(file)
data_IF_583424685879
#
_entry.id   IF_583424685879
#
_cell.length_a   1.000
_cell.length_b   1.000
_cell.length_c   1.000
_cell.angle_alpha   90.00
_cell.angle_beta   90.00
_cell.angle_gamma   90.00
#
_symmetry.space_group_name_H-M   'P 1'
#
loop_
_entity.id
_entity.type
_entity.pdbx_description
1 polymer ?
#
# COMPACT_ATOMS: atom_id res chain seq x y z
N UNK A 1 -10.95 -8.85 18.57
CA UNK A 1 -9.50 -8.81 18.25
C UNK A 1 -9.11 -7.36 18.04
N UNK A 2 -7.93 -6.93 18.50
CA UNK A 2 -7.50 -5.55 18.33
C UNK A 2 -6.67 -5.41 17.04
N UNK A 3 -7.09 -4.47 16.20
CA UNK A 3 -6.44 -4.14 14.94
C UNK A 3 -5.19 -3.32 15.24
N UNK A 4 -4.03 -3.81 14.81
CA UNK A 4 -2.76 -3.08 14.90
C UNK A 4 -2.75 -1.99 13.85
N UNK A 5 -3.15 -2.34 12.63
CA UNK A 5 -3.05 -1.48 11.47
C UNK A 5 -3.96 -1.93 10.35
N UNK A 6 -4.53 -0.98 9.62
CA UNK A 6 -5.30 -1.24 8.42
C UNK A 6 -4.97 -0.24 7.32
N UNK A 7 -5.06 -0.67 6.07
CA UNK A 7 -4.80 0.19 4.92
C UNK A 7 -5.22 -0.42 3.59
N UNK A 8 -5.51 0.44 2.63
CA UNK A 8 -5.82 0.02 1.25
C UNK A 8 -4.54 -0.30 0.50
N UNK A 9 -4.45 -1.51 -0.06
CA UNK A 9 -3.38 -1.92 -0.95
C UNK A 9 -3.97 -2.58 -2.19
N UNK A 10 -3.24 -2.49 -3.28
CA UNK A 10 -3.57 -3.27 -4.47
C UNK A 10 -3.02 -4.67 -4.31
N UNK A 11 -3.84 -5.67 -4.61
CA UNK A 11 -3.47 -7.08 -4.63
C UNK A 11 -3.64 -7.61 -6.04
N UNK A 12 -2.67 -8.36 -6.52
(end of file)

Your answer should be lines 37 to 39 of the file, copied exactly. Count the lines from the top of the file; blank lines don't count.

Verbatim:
CA UNK A 6 -5.30 -1.24 8.42
C UNK A 6 -4.97 -0.24 7.32
N UNK A 7 -5.06 -0.67 6.07